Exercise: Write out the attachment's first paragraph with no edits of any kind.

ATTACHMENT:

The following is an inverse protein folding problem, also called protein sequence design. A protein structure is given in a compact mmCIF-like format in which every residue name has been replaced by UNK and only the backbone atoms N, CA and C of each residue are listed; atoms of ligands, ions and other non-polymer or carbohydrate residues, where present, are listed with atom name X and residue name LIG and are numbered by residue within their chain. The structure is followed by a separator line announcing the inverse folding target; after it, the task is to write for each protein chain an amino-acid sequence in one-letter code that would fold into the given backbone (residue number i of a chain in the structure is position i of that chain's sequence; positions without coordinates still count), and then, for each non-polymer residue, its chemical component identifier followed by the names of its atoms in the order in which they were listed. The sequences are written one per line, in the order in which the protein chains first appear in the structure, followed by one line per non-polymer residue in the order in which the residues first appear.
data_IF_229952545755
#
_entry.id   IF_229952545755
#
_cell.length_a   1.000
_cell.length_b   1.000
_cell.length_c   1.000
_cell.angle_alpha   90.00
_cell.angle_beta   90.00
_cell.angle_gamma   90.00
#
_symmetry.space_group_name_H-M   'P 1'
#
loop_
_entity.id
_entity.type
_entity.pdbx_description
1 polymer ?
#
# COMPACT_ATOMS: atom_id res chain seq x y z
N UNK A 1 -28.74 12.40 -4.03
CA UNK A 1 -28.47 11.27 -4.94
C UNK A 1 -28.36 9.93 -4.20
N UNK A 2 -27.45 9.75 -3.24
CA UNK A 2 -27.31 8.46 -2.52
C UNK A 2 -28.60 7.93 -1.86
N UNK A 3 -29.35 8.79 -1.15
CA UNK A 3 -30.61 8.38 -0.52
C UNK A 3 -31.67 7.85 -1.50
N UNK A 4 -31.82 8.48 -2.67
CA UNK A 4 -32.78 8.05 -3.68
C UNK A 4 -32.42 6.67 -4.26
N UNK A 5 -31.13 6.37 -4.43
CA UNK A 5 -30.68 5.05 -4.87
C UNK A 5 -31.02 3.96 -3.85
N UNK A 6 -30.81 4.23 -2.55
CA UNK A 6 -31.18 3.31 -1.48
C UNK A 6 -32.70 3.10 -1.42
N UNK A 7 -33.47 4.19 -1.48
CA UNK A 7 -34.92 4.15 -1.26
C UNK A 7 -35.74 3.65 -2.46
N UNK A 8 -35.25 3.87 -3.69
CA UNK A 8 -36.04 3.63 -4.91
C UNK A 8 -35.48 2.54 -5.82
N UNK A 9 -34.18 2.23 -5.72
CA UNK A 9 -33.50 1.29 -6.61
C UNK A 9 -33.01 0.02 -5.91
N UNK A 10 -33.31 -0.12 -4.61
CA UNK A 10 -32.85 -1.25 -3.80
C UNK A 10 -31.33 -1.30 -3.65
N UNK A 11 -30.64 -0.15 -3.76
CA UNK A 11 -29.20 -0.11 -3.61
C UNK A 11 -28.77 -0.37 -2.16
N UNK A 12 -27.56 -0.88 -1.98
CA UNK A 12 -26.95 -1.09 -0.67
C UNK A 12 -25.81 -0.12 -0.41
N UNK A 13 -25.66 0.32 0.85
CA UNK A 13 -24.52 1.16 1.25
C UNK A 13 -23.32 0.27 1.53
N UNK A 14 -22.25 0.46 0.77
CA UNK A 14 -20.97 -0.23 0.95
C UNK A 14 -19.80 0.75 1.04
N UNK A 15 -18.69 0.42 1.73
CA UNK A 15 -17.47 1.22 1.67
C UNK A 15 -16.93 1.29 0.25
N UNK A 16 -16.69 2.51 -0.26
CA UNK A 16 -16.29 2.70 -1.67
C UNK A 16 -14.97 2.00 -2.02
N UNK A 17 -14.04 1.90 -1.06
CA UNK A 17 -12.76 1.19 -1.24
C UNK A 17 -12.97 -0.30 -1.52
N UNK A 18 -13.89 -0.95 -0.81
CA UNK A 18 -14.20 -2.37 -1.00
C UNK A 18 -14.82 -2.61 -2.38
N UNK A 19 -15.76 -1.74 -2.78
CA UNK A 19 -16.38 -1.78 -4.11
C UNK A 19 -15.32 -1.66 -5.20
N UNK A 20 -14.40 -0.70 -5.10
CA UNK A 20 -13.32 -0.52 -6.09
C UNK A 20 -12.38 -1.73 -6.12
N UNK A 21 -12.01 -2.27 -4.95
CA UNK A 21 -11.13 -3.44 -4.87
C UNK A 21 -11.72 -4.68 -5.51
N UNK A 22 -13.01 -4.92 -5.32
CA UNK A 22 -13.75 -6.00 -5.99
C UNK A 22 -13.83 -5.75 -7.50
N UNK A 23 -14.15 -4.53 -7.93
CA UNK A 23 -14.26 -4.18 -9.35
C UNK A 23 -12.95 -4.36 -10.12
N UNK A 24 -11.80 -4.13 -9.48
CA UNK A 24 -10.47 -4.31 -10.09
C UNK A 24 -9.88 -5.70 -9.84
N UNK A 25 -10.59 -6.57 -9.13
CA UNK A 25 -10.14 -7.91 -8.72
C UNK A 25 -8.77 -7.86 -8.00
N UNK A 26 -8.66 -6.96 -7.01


The following is an inverse protein folding problem, also called protein sequence design. A protein structure is given in a compact mmCIF-like format in which every residue name has been replaced by UNK and only the backbone atoms N, CA and C of each residue are listed; atoms of ligands, ions and other non-polymer or carbohydrate residues, where present, are listed with atom name X and residue name LIG and are numbered by residue within their chain. The structure is followed by a separator line announcing the inverse folding target; after it, the task is to write for each protein chain an amino-acid sequence in one-letter code that would fold into the given backbone (residue number i of a chain in the structure is position i of that chain's sequence; positions without coordinates still count), and then, for each non-polymer residue, its chemical component identifier followed by the names of its atoms in the order in which they were listed. The sequences are written one per line, in the order in which the protein chains first appear in the structure, followed by one line per non-polymer residue in the order in which the residues first appear.